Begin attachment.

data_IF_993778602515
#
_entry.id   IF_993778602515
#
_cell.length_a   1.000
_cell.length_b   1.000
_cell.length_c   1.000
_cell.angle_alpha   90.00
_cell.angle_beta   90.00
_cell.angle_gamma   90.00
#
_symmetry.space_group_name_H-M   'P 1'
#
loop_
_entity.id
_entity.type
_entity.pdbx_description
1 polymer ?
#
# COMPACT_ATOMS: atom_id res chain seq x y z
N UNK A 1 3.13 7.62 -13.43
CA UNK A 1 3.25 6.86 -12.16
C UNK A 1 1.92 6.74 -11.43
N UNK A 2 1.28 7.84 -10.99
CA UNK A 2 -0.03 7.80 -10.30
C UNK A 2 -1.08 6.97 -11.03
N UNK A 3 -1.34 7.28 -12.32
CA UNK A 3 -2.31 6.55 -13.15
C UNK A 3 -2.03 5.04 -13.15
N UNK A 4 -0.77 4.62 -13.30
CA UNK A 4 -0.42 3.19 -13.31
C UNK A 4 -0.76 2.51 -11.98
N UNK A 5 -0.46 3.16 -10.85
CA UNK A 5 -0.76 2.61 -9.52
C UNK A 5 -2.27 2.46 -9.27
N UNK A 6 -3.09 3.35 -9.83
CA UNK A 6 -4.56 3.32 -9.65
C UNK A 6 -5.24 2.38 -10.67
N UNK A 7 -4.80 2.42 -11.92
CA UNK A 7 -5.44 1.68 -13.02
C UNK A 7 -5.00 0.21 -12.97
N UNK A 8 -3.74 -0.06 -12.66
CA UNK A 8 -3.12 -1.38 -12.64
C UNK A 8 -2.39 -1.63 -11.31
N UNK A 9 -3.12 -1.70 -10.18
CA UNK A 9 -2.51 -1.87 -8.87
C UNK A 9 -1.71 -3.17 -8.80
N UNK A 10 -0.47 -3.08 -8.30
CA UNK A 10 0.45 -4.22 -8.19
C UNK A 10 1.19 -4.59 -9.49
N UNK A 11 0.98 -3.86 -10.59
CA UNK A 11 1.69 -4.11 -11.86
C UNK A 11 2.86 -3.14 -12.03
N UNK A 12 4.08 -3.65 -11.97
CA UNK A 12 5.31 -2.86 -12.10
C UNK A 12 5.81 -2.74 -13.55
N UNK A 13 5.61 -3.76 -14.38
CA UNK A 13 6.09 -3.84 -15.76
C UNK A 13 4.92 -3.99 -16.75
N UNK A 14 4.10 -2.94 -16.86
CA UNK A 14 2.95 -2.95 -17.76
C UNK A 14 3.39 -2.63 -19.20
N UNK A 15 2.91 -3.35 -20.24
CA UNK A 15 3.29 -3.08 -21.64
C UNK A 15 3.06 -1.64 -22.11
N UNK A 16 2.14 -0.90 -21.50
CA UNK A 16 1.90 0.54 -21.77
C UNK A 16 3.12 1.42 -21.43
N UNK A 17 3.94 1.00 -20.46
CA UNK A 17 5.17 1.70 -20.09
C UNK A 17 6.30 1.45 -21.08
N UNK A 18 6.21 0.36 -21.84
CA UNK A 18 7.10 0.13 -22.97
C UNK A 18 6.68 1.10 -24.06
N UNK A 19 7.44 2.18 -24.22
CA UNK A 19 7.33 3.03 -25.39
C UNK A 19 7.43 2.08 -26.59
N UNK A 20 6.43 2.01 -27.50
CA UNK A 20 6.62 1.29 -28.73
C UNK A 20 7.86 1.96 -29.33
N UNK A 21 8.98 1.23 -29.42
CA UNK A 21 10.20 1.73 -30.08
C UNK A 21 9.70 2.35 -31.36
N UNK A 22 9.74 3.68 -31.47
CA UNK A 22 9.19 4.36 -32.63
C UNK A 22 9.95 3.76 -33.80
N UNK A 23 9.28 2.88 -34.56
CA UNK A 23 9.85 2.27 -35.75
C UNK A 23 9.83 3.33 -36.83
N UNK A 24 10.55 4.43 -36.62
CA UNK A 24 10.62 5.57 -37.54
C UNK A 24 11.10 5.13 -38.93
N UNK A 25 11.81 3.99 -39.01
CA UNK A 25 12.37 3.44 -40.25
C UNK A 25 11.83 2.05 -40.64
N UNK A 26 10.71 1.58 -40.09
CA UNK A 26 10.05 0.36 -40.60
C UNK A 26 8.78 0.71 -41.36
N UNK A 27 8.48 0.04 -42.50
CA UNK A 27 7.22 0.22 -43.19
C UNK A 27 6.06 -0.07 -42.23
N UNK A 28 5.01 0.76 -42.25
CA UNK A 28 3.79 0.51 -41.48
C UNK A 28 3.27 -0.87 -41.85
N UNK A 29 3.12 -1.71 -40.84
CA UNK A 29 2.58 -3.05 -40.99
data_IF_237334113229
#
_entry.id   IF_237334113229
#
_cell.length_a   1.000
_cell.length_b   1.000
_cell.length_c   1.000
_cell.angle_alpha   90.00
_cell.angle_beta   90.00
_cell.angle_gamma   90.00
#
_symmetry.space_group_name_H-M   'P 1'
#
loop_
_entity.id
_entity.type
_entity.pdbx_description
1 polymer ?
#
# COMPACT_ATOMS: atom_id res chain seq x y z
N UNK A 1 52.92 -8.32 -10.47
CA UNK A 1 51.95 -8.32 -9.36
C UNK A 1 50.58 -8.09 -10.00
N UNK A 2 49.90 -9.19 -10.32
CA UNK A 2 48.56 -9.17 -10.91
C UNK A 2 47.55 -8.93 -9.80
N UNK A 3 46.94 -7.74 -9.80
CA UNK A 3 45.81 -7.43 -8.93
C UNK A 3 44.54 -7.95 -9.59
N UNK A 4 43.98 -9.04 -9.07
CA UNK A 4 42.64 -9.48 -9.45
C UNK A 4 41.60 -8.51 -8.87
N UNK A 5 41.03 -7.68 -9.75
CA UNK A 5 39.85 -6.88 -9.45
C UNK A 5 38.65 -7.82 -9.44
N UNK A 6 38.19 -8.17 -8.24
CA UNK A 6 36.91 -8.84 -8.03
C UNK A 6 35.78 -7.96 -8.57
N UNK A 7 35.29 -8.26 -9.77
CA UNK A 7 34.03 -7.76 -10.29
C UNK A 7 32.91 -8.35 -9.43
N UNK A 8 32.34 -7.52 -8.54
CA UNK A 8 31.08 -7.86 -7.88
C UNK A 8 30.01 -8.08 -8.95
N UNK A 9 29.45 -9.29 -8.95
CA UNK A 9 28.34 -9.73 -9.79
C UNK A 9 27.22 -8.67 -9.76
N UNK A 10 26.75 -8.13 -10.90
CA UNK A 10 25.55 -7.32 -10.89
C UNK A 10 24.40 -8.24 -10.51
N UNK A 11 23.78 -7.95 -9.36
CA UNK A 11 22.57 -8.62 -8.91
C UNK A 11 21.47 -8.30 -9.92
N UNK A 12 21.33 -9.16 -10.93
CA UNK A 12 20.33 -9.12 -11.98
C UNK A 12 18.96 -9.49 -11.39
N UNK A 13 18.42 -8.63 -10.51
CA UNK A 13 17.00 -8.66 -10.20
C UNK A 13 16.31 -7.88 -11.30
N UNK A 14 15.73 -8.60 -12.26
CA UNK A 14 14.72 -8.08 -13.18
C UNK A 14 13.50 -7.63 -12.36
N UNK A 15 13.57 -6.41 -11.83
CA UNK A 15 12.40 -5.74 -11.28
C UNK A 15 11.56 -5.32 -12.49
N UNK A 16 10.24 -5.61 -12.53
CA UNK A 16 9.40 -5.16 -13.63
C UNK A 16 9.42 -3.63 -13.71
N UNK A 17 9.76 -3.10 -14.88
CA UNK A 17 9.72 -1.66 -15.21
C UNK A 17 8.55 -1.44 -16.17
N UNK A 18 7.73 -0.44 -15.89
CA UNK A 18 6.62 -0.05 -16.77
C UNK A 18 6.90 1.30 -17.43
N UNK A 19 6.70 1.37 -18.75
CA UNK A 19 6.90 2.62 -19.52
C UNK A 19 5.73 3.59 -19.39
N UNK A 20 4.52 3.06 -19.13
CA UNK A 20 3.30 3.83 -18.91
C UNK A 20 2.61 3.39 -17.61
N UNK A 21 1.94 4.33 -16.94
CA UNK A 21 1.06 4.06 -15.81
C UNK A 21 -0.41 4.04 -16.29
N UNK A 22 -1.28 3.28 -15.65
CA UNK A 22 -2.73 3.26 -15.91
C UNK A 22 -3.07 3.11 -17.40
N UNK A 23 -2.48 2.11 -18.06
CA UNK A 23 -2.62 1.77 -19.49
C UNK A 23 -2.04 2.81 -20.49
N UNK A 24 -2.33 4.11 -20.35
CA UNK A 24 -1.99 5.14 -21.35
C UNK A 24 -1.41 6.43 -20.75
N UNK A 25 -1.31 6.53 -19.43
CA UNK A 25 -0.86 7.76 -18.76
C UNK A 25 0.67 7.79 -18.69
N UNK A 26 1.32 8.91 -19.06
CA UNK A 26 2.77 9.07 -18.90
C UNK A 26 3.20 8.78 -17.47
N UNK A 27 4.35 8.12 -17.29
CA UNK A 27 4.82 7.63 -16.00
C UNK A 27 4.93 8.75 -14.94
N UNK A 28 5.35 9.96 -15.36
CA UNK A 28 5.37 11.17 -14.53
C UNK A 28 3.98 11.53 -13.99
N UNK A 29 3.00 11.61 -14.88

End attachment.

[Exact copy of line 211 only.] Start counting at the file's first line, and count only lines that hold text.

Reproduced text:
N UNK A 29 3.00 11.61 -14.88